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'A heart of gold': Larry Ball Sr., Iowa Sprint car racing royalty, died of COVID-19


If Iowa has racing royalty, Larry Ball Sr. is among its court. 

Inducted into the Knoxville Raceway Hall of Fame, Larry was one of the top Sprint car owners in the mid-1980s and 1990s. Relying on rock-solid equipment and dependable drivers, Larry’s teams got consistent Top 10 and Top 5 honors as well as plenty of Top 3 finishes.

"His car always ran up front," said Larry's son, Larry Ball Jr.

Larry Sr. — who was remembered as a supportive father, loving husband and caring friend in and out of the racing world — died last spring due to complications from COVID-19. He was 78.

Most Saturdays during the season, Larry Sr. and his son would pass the day in their suite at the Knoxville Raceway.

For Larry Jr., his dad was a constant comrade and a "straight shooter” when it came to their shared passion for racing.

"I might call him if I heard something or heard a racing rumor and say, 'Hey you heard this? You talk to anybody?' said the younger Ball, who's an attorney in Altoona. "And I can’t do that."

A native of Hartford, Larry Sr. raced modified stock cars in the 1960s. When Larry Jr. came along in 1967, the patriarch introduced his scion to go-karts, and eventually helped launch his son’s Sprint car career as a main driver for the family team, Ball Racing, Inc.

Chief among all of Larry Sr.’s accomplishments as the head of Ball Racing was that none of his drivers ever suffered a serious injury — a feat in the rough and tumble days of racing in the 80s and 90s.

"He gave me a lot of opportunities," Larry Jr. said.

Larry Sr.’s passion for racing extended off the track, too. When the National Sprint Car Hall of Fame Museum needed truck drivers to cart around a 410-cubic inch engine Sprint car to various races, enticing fans to buy raffle tickets for a chance to win the car as a fundraiser for the institution, Larry Sr. always stepped up.  

"He was always there for me," said Tom Schmeh, the museum’s former director and Larry's good friend. "He was a great guy. He had just a wicked sense of humor. He was a big guy and he had a big heart, a heart of gold."

Single during his stretch in Knoxville, Tom’s mother moved to an assisted living facility in town to be close to her son during her twilight years.

Knowing that family was far for Tom and his mom, Larry Sr. and his wife, Donna, who lived on Des Moines’ east side, invited them to Thanksgiving at their house every year.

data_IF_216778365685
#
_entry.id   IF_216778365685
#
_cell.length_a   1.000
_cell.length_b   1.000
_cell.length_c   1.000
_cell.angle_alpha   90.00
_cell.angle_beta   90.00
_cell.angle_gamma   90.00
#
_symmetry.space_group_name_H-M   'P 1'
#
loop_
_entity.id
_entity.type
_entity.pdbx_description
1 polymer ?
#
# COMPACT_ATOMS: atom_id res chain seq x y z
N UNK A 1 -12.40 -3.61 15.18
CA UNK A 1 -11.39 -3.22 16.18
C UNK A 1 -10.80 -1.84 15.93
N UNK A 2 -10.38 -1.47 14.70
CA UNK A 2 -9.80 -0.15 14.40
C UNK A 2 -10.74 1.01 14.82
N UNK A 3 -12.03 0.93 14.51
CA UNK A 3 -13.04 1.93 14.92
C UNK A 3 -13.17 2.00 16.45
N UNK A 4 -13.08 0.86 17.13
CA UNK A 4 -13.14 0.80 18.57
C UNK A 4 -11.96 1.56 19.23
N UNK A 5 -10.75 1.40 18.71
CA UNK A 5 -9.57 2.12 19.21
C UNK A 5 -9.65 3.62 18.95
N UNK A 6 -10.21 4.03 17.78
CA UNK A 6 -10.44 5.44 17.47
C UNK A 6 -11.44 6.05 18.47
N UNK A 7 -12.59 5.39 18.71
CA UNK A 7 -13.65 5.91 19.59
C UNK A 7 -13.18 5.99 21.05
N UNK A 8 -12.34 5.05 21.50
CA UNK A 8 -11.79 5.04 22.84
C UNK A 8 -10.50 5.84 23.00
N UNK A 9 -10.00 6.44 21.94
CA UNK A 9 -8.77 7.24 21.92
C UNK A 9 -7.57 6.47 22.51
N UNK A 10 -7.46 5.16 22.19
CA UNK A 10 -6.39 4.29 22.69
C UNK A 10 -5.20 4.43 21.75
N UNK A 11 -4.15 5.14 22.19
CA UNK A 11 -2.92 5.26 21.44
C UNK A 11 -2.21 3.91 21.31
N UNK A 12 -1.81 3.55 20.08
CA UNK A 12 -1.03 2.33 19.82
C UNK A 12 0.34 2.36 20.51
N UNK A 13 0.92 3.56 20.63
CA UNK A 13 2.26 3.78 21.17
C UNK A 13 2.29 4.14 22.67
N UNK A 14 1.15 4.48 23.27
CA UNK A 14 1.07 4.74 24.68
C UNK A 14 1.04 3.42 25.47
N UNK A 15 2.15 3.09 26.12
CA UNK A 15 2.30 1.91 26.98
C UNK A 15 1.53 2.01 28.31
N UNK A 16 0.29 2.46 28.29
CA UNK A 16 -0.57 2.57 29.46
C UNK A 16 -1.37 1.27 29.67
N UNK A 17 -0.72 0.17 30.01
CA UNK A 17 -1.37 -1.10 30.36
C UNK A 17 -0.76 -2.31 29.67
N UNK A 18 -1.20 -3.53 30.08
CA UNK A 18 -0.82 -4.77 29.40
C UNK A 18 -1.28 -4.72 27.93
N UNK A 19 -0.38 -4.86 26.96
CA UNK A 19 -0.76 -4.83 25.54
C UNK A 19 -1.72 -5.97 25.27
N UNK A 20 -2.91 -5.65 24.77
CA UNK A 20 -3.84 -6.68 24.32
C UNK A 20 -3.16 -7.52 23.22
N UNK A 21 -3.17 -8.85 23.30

"It’s just typical of the type of people they were and they are. Just absolutely wonderful and very caring, compassionate people," Tom said. "It’s just so sad what’s happened. ... I miss him."

Larry Jr. misses his dad, too. He feels the loss acutely whenever something happens in the racing world that he knew his dad would have loved or "got a kick out of."

And as the racing season ramps up, Larry Jr. knows that his Saturdays are going to feel very different without his straight-shooting companion right next to him.

"It’s just too bad. There’s obviously been a lot of people affected by COVID," Larry Jr. said. "Hopefully it’s turning the corner and we can get it squared away."

This story is part of the Iowa Mourns series, a collection of remembrances about Iowans who lost their lives to COVID-19. If you've lost a loved one to COVID-19 in Iowa, let us know by filling out this form or emailing Iowa Columnist Courtney Crowder at ccrowder@dmreg.com.

Iowans lost to COVID-19

The following deaths from COVID-19 were added in the past week to our list of more than 600 Iowans who have died from the disease, found at DesMoinesRegister.com/IowaMourns.

Christine Ellis, 65, Rockwell City. A crafter who always had a project, whether making flower arrangements or crocheting scarfs, blankets and dog sweaters.

Duane Hagberg, 87, Orion. Maintained a Cubs vs. Cardinals rivalry with his Heartland Health Care Center roommate, Jim Dodd.

Geraldine Hearn, 93, Marion. Owned and operated Vickroy Jewelry in Montezuma for a decade.

Sharyl Hohnecker, 70, Marion. Her Maquoketa home was known as the "Christmas House" because of how many lights and decorations she and her husband put up each winter.

Michael Wahl, 69, Norwalk. A gearhead who loved to drag race and street race.

Caroline Waits, 96, Centerville. Worked to provide a loving environment for her husband and six children.